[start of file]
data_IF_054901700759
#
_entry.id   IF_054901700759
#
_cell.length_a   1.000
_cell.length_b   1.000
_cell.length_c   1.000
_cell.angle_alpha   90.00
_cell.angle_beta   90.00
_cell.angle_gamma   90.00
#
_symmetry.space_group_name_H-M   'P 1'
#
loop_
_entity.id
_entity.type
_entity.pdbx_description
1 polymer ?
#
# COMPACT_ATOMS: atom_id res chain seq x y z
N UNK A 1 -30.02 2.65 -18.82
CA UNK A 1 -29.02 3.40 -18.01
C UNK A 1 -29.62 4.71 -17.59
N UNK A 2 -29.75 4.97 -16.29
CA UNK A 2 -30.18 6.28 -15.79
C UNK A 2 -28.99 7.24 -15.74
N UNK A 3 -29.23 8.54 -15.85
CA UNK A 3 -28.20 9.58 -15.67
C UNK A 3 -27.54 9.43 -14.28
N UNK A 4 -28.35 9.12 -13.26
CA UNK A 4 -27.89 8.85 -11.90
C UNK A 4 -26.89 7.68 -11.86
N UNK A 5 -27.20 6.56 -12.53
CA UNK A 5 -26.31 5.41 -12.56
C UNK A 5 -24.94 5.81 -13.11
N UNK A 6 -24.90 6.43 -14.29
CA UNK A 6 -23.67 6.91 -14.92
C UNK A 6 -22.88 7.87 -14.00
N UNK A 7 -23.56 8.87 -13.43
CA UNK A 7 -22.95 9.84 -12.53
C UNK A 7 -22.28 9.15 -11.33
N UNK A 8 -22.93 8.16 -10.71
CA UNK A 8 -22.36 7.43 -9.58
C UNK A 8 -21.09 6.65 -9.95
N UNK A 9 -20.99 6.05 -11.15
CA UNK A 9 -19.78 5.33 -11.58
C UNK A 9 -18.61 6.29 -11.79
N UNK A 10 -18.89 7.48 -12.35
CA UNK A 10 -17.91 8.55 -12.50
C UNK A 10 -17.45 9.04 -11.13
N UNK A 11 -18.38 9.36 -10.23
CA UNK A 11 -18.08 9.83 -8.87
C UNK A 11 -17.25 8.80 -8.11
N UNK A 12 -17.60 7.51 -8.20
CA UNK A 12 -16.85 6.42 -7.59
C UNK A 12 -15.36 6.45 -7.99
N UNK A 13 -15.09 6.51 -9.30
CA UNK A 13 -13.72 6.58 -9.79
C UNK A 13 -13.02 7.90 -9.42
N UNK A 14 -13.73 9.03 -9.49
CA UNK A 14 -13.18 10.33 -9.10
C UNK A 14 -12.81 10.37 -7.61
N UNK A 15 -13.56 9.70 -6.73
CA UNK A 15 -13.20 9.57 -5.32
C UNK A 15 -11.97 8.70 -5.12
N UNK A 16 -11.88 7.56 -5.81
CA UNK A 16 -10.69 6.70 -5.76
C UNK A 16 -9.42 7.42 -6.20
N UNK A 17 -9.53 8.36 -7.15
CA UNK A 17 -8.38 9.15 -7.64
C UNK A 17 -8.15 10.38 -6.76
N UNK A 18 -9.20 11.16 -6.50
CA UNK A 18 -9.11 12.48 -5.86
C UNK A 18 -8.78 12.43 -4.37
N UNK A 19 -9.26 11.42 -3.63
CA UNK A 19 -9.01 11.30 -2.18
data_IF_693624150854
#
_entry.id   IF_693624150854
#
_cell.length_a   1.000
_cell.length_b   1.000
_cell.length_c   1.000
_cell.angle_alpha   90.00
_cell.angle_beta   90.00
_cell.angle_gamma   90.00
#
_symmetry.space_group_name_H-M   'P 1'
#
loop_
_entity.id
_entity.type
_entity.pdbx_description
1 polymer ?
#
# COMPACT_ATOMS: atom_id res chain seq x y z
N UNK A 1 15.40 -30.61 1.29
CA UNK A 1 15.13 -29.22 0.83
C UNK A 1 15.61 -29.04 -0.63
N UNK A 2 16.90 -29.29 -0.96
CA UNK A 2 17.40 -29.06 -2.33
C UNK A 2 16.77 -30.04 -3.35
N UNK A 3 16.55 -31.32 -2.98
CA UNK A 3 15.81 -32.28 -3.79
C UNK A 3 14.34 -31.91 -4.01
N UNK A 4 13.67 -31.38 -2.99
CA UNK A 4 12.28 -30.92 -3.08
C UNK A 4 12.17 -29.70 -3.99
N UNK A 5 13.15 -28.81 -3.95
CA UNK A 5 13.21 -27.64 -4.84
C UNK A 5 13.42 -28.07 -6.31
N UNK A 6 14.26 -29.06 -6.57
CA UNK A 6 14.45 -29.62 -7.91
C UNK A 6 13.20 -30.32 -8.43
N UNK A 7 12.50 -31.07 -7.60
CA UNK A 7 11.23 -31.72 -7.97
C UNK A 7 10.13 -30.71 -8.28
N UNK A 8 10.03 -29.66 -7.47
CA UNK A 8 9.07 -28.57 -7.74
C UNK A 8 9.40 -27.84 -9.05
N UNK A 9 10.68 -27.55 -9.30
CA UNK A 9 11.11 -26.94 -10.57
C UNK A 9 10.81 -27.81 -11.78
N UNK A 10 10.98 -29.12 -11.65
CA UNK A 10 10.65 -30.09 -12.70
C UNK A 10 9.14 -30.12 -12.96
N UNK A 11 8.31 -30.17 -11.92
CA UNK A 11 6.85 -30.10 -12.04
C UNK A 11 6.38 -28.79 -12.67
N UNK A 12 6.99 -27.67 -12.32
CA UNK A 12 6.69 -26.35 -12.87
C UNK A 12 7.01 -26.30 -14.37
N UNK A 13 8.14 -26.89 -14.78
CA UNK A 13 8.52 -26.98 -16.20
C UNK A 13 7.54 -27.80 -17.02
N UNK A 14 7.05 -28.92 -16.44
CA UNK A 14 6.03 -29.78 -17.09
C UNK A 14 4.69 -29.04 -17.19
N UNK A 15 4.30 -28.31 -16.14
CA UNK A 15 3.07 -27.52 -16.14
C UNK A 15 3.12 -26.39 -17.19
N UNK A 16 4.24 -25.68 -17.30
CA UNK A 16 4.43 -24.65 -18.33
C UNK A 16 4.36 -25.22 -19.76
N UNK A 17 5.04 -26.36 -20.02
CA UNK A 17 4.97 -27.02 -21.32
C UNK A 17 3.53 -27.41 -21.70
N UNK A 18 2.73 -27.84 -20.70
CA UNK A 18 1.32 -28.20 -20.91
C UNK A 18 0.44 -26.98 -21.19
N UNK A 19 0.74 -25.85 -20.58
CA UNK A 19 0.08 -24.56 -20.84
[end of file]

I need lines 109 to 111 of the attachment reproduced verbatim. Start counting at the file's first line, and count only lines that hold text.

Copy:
N UNK A 5 13.15 -28.81 -3.95
CA UNK A 5 13.21 -27.64 -4.84
C UNK A 5 13.42 -28.07 -6.31